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Coupe d’une maison parisienne

This is an interesting article by ArchDaily, looking at the “evolution of the house plan in Europe” between 1760 and 1939. The article focuses on London, Paris, Amsterdam, and Moscow and includes floor plans, photographs, as well as well-known illustrations like the one shown above. Created by Bertall in 1845, the drawing shows a section through a Parisian house and is called The Five Floors of the Parisian World.

What it shows is the declining opulence that used to exist in Paris’ apartment blocks as you moved upward. If you were rich, you lived on the second floor, right above the ground floor lobby. The ceilings were higher on this floor and maybe had a balcony overlooking the street. If you lived on the third floor it meant that you were a less rich. And if you lived in the top floor attic, you were poor. That is what this comic is showing.

Now, all of this changed over time as new technologies, namely the elevator, were brought to multi-family buildings. All of a sudden it became convenient to live higher up and all of a sudden people wanted better views and to get further away from the chaos of the street. What I’m curious about, though, is how posterity dealt with the lower ceiling heights on these upper floors.

4 Comments

  1. Jon C

    Otis’s elevator demonstration was in 1853, Haussmann’s Paris plan started in 1854. So most of the 19th century buildings of Paris along the Boulevards with larger suites for the wealthy upper floor dwellers probably post-date the cartoon. A lot of these old walk-ups were probably torn down.

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  2. Mahasti Eslahjou

    The apartment on the ground floor was for the “Concierge” whose job was to clean the common areas, collect and distribute mail, and keep an eye on comings and goings. The stereotype of “La Concierge” – because mostly a woman – was a nosey, nagging and unpleasant person, but one who would know everything about everyone in the building.

    The tiny units at the very top floor, are called “Chambre de Bonne” which means “The Maid’s Room” because, well they were the room of the maids who worked for the families living in the building. They consist of one single room of about 10 square meters. This makes them some of the most affordable spaces in Paris today, highly coveted by students. They are still referred to as “Chambre de Bonne”.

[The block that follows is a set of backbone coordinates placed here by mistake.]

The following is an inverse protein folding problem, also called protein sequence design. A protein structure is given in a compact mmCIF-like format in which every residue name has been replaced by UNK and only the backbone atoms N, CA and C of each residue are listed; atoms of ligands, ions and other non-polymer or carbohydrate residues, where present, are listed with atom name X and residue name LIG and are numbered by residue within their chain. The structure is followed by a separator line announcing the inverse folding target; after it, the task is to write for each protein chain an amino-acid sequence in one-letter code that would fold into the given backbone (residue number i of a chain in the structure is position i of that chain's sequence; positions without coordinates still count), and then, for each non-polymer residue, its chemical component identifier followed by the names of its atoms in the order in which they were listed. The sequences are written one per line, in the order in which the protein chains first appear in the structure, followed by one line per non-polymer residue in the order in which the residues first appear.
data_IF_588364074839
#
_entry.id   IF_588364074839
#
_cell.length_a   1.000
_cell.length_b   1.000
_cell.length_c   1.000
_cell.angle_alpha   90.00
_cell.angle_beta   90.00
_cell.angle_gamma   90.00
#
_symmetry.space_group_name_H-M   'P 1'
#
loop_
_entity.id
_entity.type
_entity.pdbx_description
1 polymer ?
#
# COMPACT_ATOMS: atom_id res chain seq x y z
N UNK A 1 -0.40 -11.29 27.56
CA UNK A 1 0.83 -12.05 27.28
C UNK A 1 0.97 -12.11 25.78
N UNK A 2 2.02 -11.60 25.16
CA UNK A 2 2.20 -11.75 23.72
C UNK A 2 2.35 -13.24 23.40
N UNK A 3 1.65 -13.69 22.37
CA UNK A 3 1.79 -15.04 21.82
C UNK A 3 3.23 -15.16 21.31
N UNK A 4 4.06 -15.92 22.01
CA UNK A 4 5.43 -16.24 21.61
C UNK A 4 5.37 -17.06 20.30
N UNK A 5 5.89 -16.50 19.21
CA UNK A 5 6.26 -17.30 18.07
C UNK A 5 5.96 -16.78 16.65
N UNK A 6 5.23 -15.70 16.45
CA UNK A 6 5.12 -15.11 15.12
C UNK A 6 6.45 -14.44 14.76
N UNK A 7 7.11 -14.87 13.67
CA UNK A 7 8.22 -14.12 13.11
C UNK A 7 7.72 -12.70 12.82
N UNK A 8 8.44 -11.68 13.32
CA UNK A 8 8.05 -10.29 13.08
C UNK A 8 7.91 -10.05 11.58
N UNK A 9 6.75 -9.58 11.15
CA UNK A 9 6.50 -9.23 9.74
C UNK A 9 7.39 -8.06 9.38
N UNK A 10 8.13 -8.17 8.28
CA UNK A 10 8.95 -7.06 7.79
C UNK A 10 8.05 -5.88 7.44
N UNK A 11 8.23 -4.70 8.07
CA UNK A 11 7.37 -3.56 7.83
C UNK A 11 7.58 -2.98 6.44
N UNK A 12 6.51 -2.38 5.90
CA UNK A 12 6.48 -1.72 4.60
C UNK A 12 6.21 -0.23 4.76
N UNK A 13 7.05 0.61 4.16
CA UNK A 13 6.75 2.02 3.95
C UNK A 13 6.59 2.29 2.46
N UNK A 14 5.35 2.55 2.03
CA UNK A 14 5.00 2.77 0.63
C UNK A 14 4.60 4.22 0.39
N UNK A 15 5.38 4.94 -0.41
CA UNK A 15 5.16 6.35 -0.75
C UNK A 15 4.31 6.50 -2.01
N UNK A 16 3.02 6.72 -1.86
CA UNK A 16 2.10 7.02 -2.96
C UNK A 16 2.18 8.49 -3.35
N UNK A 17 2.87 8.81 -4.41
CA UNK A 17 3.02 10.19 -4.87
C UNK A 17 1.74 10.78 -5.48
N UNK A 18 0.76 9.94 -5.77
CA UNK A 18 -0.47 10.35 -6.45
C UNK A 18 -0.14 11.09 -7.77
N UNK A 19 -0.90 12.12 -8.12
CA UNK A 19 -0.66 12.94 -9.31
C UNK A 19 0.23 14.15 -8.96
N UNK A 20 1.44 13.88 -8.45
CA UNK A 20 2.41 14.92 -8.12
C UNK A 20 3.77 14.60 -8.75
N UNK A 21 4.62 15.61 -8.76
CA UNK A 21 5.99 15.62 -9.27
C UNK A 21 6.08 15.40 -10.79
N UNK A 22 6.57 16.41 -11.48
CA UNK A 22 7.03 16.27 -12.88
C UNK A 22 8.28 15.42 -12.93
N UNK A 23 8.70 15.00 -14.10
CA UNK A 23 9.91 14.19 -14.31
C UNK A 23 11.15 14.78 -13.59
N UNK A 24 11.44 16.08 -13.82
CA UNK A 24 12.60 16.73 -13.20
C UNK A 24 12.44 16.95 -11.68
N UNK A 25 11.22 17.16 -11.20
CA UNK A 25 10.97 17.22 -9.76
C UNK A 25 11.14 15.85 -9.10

https://en.wikipedia.org/wiki/Chambre_de_bonne

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  3. The apartment on the ground floor was for the “Concierge” whose job was to clean the common areas, collect and distribute mail, and keep an eye on comings and goings. The stereotype of “La Concierge” – because mostly a woman – was a nosey, nagging and unpleasant person, but one who would know everything about everyone in the building.

    The tiny units at the very top floor, are called “Chambre de Bonne” which means “The Maid’s Room” because, well they were the room of the maids who worked for the families living in the building. They consist of one single room of about 10 square meters. This makes them some of the most affordable spaces in Paris today, highly coveted by students. They are still referred to as “Chambre de Bonne”.

    https://en.wikipedia.org/wiki/Chambre_de_bonne

    Liked by 1 person

  4. Pingback: From back of house to front of house – BRANDON DONNELLY

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